Assistant Disciplinary Counsel Opening

Were you the first to buy a copy of Oregon Rules of Professional Conduct Annotated when it came out last year? Is your copy of The Ethical Oregon Lawyer dog-eared? Then maybe this new opening at the Oregon State Bar is just the career move you’re looking for.

Assistant Disciplinary Counsel – Litigation

The Oregon State Bar is looking to fill the position that will provide counsel to the Bar in the evaluation, investigation, and, where appropriate, litigation through trial and appeal of ethics complaints made against Oregon lawyers.

Please visit for job details.

The Oregon State Bar is an Equal Opportunity Employer.


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Diversity & Inclusion Recruiting

The Oregon State Bar is seeking applicants for two positions in the Diversity & Inclusion Department. If you have a passion for diversity issues or know someone who does, check out these postings.

Diversity & Inclusion External Coordinator

The Oregon State Bar is looking to fill the position that will provide external support for the Director of Diversity & Inclusion and the department. This position serves as a representative and liaison on behalf of the department to external stakeholders who currently partner with the department.

Please visit for job details.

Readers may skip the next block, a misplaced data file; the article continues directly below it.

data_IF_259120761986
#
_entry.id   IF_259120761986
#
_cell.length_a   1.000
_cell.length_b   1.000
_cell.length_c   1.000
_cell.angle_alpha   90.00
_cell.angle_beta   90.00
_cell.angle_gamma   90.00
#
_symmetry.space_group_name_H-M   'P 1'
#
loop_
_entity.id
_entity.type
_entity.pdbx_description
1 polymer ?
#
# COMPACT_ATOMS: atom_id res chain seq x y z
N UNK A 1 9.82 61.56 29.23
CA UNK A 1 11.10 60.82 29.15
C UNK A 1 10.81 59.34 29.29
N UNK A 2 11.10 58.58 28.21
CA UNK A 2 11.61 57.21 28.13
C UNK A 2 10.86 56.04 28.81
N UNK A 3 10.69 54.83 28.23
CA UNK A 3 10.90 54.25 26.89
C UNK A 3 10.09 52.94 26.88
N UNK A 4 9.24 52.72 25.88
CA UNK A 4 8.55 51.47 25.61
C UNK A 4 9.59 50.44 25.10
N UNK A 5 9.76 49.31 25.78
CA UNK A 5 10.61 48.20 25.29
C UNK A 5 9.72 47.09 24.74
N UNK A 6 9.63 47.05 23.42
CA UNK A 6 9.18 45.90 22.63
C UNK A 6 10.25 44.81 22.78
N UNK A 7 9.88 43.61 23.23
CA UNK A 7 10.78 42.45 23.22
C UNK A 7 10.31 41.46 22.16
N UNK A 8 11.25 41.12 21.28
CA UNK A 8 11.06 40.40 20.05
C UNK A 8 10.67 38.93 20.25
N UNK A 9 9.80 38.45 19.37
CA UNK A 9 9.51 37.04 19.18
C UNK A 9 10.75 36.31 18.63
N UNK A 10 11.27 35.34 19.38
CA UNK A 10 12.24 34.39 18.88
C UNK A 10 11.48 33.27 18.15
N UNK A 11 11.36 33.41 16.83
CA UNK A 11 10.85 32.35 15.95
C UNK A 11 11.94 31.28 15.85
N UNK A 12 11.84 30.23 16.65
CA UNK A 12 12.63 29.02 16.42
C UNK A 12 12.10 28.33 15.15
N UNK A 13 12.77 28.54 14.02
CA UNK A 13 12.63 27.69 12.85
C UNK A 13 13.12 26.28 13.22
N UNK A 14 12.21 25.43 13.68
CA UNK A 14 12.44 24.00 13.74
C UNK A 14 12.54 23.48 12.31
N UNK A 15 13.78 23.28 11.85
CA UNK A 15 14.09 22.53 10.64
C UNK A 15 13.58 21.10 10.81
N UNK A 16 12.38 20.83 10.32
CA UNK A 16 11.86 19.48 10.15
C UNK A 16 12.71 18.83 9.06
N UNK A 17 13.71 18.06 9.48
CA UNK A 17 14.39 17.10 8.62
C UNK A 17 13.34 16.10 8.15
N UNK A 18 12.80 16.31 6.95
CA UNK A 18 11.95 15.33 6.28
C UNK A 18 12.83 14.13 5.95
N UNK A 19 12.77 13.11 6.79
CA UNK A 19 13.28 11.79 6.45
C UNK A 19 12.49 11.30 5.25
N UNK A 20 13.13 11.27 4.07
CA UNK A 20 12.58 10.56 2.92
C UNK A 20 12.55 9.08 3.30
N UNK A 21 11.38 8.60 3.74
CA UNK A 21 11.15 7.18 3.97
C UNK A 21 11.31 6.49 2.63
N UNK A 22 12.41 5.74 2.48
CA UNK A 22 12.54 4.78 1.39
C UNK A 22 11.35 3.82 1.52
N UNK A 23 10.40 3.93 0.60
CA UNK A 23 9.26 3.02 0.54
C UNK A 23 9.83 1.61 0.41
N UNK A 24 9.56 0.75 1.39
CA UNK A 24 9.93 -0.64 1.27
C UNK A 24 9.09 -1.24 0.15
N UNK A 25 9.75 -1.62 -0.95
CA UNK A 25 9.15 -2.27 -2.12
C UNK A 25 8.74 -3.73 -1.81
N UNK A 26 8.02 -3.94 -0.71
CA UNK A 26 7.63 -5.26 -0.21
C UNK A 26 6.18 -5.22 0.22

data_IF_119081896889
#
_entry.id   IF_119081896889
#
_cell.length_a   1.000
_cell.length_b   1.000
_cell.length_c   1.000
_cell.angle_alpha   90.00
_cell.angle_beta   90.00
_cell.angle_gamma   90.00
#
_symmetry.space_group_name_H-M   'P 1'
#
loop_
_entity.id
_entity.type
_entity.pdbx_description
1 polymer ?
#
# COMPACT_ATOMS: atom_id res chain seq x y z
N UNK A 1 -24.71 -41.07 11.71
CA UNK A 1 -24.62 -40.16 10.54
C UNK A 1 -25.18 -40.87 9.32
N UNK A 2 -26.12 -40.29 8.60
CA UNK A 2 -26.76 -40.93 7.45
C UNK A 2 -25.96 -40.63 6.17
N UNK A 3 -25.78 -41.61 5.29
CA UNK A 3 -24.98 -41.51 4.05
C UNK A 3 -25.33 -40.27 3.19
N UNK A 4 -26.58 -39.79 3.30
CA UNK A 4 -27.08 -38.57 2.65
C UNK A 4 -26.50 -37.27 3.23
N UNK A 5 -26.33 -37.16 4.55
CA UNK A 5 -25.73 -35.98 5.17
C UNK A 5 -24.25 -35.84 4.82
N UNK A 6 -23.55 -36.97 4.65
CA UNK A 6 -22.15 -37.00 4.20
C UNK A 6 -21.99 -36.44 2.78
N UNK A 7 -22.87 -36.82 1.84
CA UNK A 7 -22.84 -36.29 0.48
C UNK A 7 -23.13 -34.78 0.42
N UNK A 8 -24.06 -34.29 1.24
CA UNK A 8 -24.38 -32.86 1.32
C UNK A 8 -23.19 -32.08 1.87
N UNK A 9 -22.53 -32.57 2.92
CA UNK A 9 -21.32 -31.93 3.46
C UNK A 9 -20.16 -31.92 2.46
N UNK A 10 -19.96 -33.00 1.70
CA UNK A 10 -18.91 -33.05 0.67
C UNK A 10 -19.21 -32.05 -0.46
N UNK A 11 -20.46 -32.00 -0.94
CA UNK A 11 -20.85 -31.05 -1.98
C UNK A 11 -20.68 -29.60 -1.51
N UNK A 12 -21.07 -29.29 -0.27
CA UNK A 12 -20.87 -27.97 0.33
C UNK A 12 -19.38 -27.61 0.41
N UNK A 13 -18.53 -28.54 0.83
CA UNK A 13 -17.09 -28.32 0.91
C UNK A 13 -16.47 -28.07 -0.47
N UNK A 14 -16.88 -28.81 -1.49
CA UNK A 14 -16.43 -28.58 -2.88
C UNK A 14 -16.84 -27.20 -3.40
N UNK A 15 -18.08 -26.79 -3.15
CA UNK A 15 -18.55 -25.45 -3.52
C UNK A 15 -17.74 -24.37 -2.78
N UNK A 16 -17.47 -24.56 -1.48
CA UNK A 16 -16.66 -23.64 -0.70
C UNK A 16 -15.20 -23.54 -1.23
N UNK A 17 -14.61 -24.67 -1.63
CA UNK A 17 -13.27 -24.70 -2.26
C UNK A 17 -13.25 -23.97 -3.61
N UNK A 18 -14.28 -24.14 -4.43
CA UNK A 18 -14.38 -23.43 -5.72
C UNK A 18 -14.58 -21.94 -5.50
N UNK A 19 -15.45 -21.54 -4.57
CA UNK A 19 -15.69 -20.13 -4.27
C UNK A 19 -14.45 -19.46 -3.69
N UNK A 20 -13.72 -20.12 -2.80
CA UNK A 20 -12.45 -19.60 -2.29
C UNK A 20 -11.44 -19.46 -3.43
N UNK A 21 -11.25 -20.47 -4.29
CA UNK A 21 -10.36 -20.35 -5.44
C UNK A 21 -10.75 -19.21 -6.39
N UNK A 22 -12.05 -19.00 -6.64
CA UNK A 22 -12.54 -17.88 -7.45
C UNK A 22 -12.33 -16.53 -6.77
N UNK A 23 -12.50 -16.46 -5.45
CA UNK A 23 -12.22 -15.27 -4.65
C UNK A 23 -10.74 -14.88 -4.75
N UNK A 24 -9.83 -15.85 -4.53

Diversity & Inclusion Internal Coordinator

The Oregon State Bar is looking to fill the position that will provide internal support for the Director of Diversity & Inclusion and the department. This position serves as a representative and liaison to internal stakeholders to the Diversity Action Plan.

Please visit for job details.

The Oregon State Bar is an Equal Opportunity Employer.

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OSB Seeks Admissions Manager

OSB Seeks Admissions Manager

The Oregon State Bar is looking to fill the position that will perform the functions of the Executive Director of the Board of Bar Examiners (BBX) as set forth in the Rules for Admission. This position will provide administrative, management, and staff support for the Admissions Department of the Oregon State Bar (OSB), in compliance with BBX directives and within policy guidelines applicable to OSB departments.

Please visit for job details.

The Oregon State Bar is an Equal Opportunity Employer.

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Damages, 2016 Revision

Available Now!

Damages will help you: